Martin Van Buren—born in Kinderhook, N.Y., on 5 December 1782—began the study of law at age 14 and was admitted to the bar seven years later, beginning a law practice at Kinderhook. During his tour as a state senator from 1812 to 1820, Van Buren became a regent of the University of the State of New York in 1815 and, the following year, became attorney general of the state. In 1820, Van Buren had a part in organizing one of the first American political "machines," the Albany Regency.
Elected to the United States Senate in 1821, he was reelected to another term six years later. In 1828, however, he was elected Governor of New York, and took office in 1829, only to resign in March of that year to become President Andrew Jackson's Secretary of State. His most important achievement in that post was an agreement with Great Britian allowing a resumption of trade between the United States and the British West Indies, commerce banned at the close of the War of Independence.
Resigning his post in 1831, he was chosen as Minister to Great Britain but did not receive confirmation. He did, however, receive the nod as Andrew Jackson's running mate in the 1832 election and became Vice President. At the end of Jackson's second term, Van Buren, his hand-picked successor, was elected President in 1835 and took office on 4 March of the following year.
During Van Buren's presidency, the nation suffered a financial panic and depression. In addition, the Semi-nole War—a long and costly period of hostilities— brought condemnation from some quarters who decried the cost of the conflict in money and lives. In international affairs, the Canadian seizure and burning of the American ship Caroline in late 1837 caused great tension between the United States and Great Britain until the incident was settled by the Webster-Ashburton treaty.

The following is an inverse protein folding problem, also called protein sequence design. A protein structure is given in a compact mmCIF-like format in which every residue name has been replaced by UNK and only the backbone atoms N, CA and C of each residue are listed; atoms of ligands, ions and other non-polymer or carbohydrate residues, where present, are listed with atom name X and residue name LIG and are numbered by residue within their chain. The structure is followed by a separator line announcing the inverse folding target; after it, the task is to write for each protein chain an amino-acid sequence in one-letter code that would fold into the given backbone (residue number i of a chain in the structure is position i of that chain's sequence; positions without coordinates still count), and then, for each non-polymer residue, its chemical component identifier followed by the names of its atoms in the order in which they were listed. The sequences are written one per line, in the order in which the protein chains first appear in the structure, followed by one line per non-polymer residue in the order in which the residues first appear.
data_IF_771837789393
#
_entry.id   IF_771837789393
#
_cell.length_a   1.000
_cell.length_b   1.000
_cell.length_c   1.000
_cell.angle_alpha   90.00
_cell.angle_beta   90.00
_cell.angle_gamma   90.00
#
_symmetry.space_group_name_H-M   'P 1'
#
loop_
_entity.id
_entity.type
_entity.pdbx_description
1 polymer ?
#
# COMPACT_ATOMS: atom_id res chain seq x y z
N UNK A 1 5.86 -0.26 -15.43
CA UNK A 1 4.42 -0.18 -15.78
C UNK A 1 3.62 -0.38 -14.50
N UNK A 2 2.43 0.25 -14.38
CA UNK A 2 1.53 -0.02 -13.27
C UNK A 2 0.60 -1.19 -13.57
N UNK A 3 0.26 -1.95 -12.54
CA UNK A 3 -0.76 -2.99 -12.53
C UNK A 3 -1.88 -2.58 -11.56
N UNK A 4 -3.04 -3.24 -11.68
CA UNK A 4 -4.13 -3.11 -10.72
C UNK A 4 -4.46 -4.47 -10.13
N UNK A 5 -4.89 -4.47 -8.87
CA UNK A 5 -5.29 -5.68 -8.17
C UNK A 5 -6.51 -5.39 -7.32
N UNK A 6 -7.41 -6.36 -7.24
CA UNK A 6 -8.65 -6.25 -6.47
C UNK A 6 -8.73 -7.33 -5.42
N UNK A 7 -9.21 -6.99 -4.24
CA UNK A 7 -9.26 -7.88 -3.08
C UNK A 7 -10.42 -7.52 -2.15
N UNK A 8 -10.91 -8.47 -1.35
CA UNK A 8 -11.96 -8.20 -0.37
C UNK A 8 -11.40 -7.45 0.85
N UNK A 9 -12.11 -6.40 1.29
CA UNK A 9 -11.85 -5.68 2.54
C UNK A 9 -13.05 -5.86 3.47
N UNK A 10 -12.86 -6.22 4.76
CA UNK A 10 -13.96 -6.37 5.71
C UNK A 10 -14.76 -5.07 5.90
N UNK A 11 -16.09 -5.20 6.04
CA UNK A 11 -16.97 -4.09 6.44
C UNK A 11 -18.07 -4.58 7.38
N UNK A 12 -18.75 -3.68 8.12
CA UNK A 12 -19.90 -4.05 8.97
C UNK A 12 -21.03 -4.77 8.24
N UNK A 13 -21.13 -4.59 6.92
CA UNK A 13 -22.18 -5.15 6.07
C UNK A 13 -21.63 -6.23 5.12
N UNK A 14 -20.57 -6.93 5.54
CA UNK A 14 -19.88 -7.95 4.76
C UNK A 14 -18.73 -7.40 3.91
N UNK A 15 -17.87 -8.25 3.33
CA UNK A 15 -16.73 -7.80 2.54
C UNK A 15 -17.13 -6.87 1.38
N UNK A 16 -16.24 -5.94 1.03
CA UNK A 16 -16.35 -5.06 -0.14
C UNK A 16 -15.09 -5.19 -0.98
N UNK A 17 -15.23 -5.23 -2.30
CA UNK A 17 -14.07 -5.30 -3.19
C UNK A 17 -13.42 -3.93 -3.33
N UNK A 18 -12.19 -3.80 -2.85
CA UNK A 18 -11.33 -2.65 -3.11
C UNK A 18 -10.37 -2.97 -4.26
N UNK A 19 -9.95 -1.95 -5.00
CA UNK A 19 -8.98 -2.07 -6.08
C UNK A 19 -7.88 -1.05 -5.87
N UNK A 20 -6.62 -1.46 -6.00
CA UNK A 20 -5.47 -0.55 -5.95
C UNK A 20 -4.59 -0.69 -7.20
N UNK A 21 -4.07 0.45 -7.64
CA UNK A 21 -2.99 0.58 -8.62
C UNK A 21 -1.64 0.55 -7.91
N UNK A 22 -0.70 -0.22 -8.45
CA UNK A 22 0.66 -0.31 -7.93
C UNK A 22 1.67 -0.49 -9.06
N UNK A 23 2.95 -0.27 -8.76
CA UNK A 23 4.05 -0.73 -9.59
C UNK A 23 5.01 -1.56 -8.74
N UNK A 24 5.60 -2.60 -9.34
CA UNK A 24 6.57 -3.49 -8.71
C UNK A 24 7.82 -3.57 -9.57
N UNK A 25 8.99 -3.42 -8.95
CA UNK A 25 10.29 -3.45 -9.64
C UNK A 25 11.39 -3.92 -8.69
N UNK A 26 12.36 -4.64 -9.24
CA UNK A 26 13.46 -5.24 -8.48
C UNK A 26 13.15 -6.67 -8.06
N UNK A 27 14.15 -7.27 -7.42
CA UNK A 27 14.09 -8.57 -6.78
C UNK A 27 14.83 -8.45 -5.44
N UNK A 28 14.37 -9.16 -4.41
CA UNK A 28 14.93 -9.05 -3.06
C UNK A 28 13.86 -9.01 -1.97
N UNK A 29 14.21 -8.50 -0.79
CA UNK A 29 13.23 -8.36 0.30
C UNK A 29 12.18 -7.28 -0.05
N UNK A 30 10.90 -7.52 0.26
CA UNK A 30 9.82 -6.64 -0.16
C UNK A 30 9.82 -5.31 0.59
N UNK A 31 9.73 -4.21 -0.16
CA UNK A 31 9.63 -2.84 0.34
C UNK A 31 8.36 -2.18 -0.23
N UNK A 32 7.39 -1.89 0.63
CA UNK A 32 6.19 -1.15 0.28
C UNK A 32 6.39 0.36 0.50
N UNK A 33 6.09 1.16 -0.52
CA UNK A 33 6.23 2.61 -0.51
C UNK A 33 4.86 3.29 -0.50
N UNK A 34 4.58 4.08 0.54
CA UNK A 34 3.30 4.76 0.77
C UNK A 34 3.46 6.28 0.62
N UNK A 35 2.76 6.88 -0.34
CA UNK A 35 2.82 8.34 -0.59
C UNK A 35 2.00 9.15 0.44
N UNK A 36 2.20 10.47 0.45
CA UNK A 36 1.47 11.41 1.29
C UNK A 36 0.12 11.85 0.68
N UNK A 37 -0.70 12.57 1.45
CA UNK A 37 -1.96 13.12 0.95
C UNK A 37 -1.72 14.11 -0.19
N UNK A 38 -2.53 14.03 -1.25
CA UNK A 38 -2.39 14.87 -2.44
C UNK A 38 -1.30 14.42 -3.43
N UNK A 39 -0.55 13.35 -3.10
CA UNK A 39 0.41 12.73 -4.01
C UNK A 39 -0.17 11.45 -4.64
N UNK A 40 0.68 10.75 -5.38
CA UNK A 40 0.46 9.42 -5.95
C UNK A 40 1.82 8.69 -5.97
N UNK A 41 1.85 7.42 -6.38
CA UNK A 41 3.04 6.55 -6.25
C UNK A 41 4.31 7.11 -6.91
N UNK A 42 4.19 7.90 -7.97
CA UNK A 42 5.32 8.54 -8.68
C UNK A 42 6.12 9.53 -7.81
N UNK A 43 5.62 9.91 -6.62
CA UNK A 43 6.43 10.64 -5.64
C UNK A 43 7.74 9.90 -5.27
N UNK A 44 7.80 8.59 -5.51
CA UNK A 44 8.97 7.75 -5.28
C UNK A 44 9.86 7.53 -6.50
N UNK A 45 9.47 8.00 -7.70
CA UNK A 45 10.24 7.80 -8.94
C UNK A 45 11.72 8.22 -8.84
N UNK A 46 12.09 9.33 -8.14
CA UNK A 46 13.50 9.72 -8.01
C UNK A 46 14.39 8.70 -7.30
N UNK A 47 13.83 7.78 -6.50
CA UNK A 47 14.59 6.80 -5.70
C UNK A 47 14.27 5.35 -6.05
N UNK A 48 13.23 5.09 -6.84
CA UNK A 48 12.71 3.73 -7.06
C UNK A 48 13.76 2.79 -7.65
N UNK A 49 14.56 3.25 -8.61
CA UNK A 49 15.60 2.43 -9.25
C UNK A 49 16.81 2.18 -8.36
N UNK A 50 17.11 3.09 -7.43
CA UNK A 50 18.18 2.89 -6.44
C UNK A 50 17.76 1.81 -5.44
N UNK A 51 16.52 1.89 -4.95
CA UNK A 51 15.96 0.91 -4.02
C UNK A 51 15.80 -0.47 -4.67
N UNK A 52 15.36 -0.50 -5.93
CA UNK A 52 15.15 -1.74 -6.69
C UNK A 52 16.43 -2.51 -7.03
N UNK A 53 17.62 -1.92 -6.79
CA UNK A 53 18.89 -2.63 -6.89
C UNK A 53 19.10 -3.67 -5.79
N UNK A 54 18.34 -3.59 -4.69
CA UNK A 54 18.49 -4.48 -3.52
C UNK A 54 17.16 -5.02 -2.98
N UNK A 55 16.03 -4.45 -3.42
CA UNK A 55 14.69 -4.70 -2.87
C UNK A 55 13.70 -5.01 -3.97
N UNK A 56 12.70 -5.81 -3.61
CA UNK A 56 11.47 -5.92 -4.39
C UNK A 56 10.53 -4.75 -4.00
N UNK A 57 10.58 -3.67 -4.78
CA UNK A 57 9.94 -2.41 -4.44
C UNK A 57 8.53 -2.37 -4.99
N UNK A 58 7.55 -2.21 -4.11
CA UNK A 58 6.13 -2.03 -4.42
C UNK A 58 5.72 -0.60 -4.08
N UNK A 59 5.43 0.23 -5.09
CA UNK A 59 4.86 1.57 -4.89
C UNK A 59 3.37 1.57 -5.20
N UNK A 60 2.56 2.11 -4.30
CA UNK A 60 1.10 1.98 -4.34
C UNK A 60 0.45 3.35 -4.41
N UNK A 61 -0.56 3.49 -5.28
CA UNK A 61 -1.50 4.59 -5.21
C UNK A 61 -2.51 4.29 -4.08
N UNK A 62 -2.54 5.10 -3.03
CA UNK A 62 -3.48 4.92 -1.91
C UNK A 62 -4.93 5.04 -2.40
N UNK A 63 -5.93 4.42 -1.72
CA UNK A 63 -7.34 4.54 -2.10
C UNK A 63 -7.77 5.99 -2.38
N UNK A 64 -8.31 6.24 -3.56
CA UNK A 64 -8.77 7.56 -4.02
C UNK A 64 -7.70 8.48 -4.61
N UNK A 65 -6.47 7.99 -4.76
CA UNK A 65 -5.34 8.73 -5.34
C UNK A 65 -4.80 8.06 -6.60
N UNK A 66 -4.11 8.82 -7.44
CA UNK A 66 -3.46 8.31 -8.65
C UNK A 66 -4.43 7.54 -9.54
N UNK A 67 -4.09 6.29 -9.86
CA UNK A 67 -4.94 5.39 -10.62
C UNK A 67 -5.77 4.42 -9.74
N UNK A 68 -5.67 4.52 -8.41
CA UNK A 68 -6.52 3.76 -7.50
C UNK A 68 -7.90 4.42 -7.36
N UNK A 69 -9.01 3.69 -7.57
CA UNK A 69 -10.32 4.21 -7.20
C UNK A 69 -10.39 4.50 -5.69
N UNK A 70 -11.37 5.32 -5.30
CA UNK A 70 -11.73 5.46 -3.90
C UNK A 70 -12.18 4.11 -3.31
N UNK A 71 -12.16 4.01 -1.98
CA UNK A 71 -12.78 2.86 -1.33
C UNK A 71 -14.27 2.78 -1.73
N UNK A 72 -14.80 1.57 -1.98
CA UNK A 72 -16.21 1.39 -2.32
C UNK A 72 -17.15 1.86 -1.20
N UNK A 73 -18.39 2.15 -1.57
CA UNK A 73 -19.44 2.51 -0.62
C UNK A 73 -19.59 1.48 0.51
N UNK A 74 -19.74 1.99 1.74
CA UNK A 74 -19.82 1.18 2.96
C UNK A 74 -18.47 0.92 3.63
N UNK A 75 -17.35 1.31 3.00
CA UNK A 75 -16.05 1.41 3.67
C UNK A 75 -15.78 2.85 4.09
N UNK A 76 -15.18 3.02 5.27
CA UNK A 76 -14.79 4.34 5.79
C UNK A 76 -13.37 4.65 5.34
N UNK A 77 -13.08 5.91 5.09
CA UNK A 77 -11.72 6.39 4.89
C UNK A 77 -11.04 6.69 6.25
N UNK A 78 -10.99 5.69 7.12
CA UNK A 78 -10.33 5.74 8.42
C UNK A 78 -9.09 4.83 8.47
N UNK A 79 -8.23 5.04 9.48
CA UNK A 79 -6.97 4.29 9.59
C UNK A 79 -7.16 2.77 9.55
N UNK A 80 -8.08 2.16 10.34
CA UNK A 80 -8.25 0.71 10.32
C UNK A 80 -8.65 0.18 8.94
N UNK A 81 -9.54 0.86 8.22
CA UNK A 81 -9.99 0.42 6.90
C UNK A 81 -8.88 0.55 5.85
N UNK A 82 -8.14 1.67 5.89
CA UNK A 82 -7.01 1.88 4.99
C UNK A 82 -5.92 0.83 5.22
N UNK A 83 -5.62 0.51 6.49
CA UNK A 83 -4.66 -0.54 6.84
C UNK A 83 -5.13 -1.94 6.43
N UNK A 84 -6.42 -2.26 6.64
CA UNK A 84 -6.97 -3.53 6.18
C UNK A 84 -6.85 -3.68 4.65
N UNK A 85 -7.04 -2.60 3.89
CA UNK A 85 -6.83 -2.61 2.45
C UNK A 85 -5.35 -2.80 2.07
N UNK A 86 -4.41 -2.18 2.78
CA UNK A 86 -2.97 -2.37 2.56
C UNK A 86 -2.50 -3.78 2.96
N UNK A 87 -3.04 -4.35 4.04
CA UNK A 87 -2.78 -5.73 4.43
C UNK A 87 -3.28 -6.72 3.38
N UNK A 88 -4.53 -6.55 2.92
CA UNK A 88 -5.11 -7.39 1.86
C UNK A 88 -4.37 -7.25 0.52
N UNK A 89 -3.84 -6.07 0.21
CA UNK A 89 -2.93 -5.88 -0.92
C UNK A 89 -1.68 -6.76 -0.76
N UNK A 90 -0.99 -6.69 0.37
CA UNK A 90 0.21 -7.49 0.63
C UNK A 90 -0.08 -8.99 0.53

Although the unanimous choice of his own party for the 1840 elections, Van Buren lost the election to the war hero, General William Henry Harrison. Although he was the leading contender for his party's nomination in 1844, Van Buren lost the bid to James K. Polk, who went on to win the Presidency.
In 1848, Van Buren's political career ended. Nominated by the Free-Soil party—which opposed the extension of slavery—the former President's candidacy split the Democratic Party in his home state. Ultimately, Zachary Taylor benefitted from that split. After the 1848 election, Van Buren spent two years in Europe, before he returned to the United States to live in retirement at Kinderhook. He died there on 24 July 1862.
The first Van Buren, a revenue cutter, was named for President Van Buren; the second Van Buren (PF-42), honors the small city of Van Buren, Ark.
(Sch: t. 112; lbp. 73'4&"; b. 20'2"; dph. 7'4"; a. 4 12-pdrs.)
The building of the first Van Buren, a schooner-rigged revenue cutter, was authorized on 26 June 1839. That same day, the Secretary of the Treasury ordered Lt. J. C. Jones, USRM, to superintend her construction at Baltimore. Reported ready for use on 29 November 1839, the ship entered service with the Revenue Marine on 2 December 1839, Capt. Henry Prince, USRM, in command.